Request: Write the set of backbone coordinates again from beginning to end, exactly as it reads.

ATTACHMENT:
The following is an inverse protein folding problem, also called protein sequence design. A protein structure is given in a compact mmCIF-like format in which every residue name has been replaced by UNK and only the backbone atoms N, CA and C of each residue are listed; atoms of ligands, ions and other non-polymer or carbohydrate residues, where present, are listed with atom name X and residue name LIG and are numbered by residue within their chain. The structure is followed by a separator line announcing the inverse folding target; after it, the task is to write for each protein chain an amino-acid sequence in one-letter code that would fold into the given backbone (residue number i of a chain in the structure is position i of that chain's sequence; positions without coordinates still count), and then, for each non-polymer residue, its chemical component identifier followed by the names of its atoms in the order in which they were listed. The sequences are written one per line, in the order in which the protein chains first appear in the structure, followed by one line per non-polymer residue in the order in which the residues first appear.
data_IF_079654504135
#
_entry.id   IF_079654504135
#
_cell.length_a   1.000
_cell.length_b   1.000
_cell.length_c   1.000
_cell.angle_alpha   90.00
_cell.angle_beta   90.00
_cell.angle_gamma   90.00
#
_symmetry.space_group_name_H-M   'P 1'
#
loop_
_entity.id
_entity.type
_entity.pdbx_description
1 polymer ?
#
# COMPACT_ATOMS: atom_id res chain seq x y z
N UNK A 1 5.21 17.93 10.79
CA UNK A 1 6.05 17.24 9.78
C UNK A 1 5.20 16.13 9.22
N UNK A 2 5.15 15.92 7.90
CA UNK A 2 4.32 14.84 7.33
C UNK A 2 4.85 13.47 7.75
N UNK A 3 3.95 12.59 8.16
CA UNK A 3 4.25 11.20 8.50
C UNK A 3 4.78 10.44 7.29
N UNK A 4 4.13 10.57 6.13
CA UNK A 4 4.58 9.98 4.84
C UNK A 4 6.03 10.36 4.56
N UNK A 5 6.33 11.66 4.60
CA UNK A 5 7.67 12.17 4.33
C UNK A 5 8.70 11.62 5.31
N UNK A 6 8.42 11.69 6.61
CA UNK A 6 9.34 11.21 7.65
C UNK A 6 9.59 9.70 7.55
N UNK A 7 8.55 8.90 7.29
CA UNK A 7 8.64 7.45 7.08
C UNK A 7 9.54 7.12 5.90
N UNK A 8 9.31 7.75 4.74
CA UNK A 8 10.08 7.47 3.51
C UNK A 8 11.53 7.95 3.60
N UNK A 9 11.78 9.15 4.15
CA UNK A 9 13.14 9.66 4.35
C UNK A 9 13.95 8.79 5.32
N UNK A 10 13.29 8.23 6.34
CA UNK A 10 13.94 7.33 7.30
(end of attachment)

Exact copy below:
The following is an inverse protein folding problem, also called protein sequence design. A protein structure is given in a compact mmCIF-like format in which every residue name has been replaced by UNK and only the backbone atoms N, CA and C of each residue are listed; atoms of ligands, ions and other non-polymer or carbohydrate residues, where present, are listed with atom name X and residue name LIG and are numbered by residue within their chain. The structure is followed by a separator line announcing the inverse folding target; after it, the task is to write for each protein chain an amino-acid sequence in one-letter code that would fold into the given backbone (residue number i of a chain in the structure is position i of that chain's sequence; positions without coordinates still count), and then, for each non-polymer residue, its chemical component identifier followed by the names of its atoms in the order in which they were listed. The sequences are written one per line, in the order in which the protein chains first appear in the structure, followed by one line per non-polymer residue in the order in which the residues first appear.
data_IF_079654504135
#
_entry.id   IF_079654504135
#
_cell.length_a   1.000
_cell.length_b   1.000
_cell.length_c   1.000
_cell.angle_alpha   90.00
_cell.angle_beta   90.00
_cell.angle_gamma   90.00
#
_symmetry.space_group_name_H-M   'P 1'
#
loop_
_entity.id
_entity.type
_entity.pdbx_description
1 polymer ?
#
# COMPACT_ATOMS: atom_id res chain seq x y z
N UNK A 1 5.21 17.93 10.79
CA UNK A 1 6.05 17.24 9.78
C UNK A 1 5.20 16.13 9.22
N UNK A 2 5.15 15.92 7.90
CA UNK A 2 4.32 14.84 7.33
C UNK A 2 4.85 13.47 7.75
N UNK A 3 3.95 12.59 8.16
CA UNK A 3 4.25 11.20 8.50
C UNK A 3 4.78 10.44 7.29
N UNK A 4 4.13 10.57 6.13
CA UNK A 4 4.58 9.98 4.84
C UNK A 4 6.03 10.36 4.56
N UNK A 5 6.33 11.66 4.60
CA UNK A 5 7.67 12.17 4.33
C UNK A 5 8.70 11.62 5.31
N UNK A 6 8.42 11.69 6.61
CA UNK A 6 9.34 11.21 7.65
C UNK A 6 9.59 9.70 7.55
N UNK A 7 8.55 8.90 7.29
CA UNK A 7 8.64 7.45 7.08
C UNK A 7 9.54 7.12 5.90
N UNK A 8 9.31 7.75 4.74
CA UNK A 8 10.08 7.47 3.51
C UNK A 8 11.53 7.95 3.60
N UNK A 9 11.78 9.15 4.15
CA UNK A 9 13.14 9.66 4.35
C UNK A 9 13.95 8.79 5.32
N UNK A 10 13.29 8.23 6.34
CA UNK A 10 13.94 7.33 7.30